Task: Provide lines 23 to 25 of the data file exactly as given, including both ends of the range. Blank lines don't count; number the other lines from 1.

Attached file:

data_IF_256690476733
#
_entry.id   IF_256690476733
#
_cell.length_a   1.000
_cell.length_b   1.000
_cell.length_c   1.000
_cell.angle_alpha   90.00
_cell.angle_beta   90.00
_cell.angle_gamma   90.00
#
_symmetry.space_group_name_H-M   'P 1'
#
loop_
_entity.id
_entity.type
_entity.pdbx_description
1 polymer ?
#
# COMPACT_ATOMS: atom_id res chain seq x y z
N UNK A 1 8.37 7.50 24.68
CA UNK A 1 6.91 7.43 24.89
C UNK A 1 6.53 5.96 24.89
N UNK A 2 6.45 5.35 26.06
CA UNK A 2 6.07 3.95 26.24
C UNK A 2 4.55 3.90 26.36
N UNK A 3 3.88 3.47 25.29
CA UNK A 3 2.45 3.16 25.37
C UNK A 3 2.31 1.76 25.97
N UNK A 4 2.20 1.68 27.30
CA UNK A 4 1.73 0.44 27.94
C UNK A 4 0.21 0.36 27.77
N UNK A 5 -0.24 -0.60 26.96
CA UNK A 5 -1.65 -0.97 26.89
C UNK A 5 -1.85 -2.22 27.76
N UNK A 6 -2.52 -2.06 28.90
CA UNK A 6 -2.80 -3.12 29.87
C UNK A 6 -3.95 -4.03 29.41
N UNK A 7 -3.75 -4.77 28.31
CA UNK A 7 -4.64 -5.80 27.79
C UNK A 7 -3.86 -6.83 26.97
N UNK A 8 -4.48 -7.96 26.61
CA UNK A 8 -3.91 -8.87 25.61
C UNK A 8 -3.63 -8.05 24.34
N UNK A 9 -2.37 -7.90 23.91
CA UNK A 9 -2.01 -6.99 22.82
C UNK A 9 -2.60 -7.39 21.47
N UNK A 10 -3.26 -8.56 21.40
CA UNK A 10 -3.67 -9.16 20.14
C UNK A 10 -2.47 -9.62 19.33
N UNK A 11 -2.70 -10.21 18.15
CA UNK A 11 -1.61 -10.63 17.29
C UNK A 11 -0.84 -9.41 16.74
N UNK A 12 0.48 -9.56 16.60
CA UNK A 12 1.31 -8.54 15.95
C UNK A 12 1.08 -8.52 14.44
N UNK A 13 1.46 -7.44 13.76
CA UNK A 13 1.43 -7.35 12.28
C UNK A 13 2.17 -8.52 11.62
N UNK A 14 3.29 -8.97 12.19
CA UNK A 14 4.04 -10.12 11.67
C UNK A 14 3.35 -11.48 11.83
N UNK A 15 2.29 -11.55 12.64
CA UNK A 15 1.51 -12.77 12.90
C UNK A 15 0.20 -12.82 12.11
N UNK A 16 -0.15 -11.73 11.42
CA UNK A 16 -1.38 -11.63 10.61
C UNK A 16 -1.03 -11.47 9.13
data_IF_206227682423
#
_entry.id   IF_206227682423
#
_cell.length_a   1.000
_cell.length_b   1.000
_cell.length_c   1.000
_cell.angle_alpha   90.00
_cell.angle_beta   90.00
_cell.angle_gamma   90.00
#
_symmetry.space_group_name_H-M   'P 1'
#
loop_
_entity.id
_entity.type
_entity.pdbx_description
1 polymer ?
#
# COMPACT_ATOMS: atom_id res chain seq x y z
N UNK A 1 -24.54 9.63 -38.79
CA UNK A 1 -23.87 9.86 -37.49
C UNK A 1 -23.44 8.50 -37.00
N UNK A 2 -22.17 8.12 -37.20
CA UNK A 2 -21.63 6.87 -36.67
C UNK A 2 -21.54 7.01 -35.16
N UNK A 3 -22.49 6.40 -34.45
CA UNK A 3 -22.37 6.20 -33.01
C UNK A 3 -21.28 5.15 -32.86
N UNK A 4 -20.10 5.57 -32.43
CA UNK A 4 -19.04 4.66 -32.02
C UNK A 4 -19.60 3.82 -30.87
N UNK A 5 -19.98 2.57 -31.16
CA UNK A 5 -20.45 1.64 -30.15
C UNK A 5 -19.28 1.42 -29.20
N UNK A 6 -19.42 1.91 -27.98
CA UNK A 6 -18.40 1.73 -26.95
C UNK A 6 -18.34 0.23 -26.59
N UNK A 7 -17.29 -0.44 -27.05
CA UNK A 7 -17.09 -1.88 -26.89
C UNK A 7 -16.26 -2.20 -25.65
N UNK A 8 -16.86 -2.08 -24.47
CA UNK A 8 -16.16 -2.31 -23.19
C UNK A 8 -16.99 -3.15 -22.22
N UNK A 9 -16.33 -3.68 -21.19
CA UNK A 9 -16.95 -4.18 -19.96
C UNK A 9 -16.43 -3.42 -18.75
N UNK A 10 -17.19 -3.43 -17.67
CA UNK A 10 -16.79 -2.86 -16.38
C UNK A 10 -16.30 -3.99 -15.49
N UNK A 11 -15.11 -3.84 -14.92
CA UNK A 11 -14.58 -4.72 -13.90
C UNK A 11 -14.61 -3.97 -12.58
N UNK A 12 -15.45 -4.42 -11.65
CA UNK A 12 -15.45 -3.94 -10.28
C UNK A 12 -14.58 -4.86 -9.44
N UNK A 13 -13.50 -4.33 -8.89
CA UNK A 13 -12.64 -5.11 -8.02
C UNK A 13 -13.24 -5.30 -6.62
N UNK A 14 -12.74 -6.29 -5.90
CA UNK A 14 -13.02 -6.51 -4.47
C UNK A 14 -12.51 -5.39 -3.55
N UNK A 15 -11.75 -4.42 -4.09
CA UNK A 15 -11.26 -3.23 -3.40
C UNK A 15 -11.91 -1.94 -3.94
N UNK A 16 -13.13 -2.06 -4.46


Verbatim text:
C UNK A 1 6.53 5.96 24.89
N UNK A 2 6.45 5.35 26.06
CA UNK A 2 6.07 3.95 26.24